Hope is a powerful drug
A city of eight million crushed by a pandemic, finds hope in an immigrant family’s perspective during the worst of the COVID shutdown.
An immigrant recounts how he and his family survived during NYC’s historic pandemic shutdown during the spring of 2020 when more than 8 million people disappeared from its streets. A personal diary of an eerily empty & haunting metropolis captured while running through city streets, embalmed in a state of suspended animation. Set against a global pandemic, social unrest and an anti-immigrant fervor, this short documentary captures the surreal experience of a teeming city laid bare and the hope for its future.
Winner of 10 film festival awards.
A once in our lifetime event
"As the world went into lockdown in March of 2020, I knew this was something monumental, unprecedented. I was inspired to document what was happening in New York City after seeing the grim news out of Italy a month earlier. Italians locked down and confined to their homes, with the only solace being their ritual evening clapping in homage to the frontline workers but also a link to connect to the outside world" Mark O'Toole
Step into a world transformed by unprecedented events, where the bustling heart of New York City stood still, and the resolute spirit of its inhabitants burned brighter than ever. Outside In is a mesmerizing documentary that captures the essence of a metropolis brought to its knees by a global crisis yet emerging with newfound resilience and hope.
At the heart of this film is O'Toole, who embarked on an extraordinary journey to chronicle the unfolding story of New York City during the tumultuous days of the pandemic. What began as a series of short vignettes on YouTube for friends confined indoors, soon blossomed into an awe-inspiring documentary that redefines our understanding of urban life during crisis.
The film grants viewers an intimate vantage point into a city stripped of its vivacious 8 million denizens, its raucous symphony of car horns and vibrant urban clamor silenced. Against the backdrop of a city facing a daily toll of a thousand lives lost to COVID, O'Toole captures the palpable fear that gripped the streets. It's a perspective that few will ever witness, offering a unique window into a city's soul during its most vulnerable hours.
What sets "Outside In" apart is O'Toole's ingenious response to a shattered dream—the cancelled NYC Half Marathon, an event he had trained months for. But rather than succumbing to disappointment, O'Toole's preparation took an extraordinary turn. Armed with his months of training, he laced up his running shoes and embarked on solitary journeys through the city's streets. With every stride, he not only preserved his physical endurance but also captured the city's empty beauty—its grandeur unobscured by the usual throngs of people. These poetic runs, more than just filling the void of the marathon, became a creative act of resilience and reclamation.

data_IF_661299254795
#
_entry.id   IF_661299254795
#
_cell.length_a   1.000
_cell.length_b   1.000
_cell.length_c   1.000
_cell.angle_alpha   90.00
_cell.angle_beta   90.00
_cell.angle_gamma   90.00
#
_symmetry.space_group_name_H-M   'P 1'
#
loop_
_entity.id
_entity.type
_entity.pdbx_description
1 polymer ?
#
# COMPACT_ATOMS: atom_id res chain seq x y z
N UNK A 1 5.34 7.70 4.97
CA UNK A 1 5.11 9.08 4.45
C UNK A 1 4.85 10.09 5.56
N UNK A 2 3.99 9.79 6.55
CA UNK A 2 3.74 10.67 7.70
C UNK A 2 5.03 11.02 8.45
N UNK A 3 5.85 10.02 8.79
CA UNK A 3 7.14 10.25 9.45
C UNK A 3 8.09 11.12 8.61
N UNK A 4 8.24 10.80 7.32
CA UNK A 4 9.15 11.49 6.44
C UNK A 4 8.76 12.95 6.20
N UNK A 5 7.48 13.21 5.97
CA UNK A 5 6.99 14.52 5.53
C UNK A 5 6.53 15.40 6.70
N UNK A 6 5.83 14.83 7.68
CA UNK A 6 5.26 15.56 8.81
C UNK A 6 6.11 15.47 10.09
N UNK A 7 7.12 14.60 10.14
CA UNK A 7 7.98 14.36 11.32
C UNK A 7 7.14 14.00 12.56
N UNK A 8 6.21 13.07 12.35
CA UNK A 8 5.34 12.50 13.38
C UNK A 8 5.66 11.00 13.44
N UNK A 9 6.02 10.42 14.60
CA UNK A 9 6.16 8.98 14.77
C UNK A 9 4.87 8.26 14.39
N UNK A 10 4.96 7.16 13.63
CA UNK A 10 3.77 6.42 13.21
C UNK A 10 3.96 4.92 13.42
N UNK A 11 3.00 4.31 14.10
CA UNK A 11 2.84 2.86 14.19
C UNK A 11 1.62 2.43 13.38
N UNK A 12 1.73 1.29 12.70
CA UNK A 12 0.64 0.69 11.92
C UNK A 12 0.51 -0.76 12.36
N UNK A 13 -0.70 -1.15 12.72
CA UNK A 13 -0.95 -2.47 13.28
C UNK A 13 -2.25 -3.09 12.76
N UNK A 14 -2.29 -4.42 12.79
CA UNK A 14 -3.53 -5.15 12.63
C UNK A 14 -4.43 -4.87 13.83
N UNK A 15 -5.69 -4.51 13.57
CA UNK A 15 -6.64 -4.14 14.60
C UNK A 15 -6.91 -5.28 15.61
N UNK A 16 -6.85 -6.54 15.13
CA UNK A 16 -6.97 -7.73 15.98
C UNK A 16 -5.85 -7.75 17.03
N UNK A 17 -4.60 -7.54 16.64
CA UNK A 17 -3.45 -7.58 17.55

O'Toole's lens doesn't merely document desolation; it uncovers the extraordinary resilience and interconnectedness of city dwellers. As the world grappled with a pandemic, racial injustice, and anti-immigrant sentiments, O'Toole's camera navigates the city's pulse, revealing how it stood as a testament to the strength of diversity and unity. His immigrant status adds a personal dimension to the narrative, reminding us that cities are built upon the dreams of those who seek a better life, and that their tenacity is the cornerstone of urban survival.
The journey of creating "Outside In" is as captivating as the film itself. Armed with nothing but a smartphone and a gimbal, O'Toole ventures into the city's emptied streets, capturing a historic moment that feels suspended in time. In the solitude of his runs through Manhattan's vacant avenues, he discovers the city as if it were a museum, a canvas on which the emotions of a generation are painted.
As the New York Historical Museum takes O'Toole's video diaries into their esteemed digital diary collection, it's evident that his work has transcended mere documentation; it has become a testament to the human spirit's unwavering resilience. O'Toole's journey from novice to self-taught filmmaker mirrors the city's transformation—from a state of isolation to a resurgence of creativity and connection.
"Outside In" is more than a documentary; it encapsulates a pivotal moment in history and presents it through the lens of hope, introspection, and unity. As you immerse yourself in this film, be prepared to witness New York City as you've never seen it before—a city that faced adversity head-on, emerged stronger, and forever etched its story into the annals of time.
How does one make anything during a lockdown?
Because everything was shut down in New York during the spring of 2020, O’Toole couldn’t rent camera equipment, so he shot the film on his iPhone, learned how to edit in the shutdown and worked with all the production crew remotely to finish the project. So they worked via Zoom, email and phone to make this project. The Iphone was a good choice in that it reflects how most people document their lives these days, via their smart phones and offers a level of realism that captured those empty city streets.
There’s a multinational effort on the team behind Outside In.
The poem was written by a Chinese born award winning immigrant now based in Minneapolis. The narrator is an Irish born NY/London based actor. The director is an Irish born immigrant living in the USA for over 27 years. And the composer is a Chennai based musician composing the music through the prism of India’s own brutal lockdown. The facemask worn by O'Toole, are made by fashion designer Stacy Igel, founder of BOY MEETS GIRL® and part of the Survivor Corp collection for survivors of COVID.
All shared a global experience of isolation, anxiety and horror but ultimately a hope for the future.